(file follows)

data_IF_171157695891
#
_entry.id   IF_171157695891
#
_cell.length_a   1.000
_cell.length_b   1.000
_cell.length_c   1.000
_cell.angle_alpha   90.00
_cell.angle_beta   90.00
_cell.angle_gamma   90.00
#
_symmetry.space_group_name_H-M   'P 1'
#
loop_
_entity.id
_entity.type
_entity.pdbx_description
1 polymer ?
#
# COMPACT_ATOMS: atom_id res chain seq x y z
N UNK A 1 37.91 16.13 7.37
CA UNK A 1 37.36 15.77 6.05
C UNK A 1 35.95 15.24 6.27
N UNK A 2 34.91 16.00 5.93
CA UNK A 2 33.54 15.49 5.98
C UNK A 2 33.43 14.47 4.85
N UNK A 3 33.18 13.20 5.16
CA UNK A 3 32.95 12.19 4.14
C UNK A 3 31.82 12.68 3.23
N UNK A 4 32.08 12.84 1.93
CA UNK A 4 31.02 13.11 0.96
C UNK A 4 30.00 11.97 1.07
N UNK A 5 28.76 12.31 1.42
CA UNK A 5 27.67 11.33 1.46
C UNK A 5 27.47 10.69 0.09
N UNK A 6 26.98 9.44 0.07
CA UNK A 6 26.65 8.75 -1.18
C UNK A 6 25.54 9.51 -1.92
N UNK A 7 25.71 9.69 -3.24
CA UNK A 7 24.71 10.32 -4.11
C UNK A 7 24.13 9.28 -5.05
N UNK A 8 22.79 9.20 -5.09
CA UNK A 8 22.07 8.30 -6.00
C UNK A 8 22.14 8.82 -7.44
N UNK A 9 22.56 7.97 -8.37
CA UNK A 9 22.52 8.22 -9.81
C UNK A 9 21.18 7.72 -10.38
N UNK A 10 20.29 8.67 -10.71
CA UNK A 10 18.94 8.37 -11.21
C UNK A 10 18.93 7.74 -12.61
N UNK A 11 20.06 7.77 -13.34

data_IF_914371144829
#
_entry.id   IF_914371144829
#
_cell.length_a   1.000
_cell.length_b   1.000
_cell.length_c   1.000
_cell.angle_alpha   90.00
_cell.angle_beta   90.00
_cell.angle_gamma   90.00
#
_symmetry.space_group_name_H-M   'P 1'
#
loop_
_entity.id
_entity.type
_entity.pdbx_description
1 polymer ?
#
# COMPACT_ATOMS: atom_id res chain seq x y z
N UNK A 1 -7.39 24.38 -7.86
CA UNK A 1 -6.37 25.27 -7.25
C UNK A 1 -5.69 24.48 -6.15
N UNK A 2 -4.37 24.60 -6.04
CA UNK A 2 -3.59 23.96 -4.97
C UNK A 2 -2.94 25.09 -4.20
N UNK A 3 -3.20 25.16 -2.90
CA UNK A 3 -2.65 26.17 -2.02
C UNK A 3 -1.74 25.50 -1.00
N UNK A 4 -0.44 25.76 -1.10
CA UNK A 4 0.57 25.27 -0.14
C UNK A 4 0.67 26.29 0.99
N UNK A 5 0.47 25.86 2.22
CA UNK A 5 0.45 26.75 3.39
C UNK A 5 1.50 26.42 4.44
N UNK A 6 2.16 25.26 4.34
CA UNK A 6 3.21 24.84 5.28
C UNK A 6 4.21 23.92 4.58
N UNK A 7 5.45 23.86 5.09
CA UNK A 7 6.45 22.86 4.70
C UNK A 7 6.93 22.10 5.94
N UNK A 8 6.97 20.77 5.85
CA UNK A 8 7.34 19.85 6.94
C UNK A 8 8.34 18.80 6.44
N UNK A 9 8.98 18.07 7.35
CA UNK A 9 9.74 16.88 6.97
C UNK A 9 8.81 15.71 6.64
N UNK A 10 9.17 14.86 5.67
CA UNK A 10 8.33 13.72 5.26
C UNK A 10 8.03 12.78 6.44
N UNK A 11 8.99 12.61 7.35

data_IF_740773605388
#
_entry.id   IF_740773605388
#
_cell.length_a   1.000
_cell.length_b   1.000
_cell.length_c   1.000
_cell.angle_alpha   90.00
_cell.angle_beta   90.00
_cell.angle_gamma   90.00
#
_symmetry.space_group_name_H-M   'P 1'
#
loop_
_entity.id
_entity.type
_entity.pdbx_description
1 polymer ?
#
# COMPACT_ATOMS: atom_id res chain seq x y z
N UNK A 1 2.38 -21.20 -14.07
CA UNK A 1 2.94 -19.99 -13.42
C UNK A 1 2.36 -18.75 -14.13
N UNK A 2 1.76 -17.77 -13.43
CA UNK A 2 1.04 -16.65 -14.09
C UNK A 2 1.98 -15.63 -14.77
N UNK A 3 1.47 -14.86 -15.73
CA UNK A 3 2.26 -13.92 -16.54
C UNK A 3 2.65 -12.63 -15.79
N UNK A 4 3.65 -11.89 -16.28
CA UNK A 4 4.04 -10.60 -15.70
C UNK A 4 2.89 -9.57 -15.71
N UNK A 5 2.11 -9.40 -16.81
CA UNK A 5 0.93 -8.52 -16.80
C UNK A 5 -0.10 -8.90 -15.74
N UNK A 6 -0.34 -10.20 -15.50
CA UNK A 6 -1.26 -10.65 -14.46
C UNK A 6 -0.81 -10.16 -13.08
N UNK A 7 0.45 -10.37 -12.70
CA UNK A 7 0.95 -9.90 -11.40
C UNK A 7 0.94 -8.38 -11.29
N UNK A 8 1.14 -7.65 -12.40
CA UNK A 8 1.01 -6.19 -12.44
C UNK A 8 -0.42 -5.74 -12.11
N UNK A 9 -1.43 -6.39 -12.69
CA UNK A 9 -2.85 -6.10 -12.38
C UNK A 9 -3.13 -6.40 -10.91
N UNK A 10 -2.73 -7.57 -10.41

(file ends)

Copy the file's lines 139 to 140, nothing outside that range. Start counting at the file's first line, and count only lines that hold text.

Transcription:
CA UNK A 6 -1.26 -10.65 -14.46
C UNK A 6 -0.81 -10.16 -13.08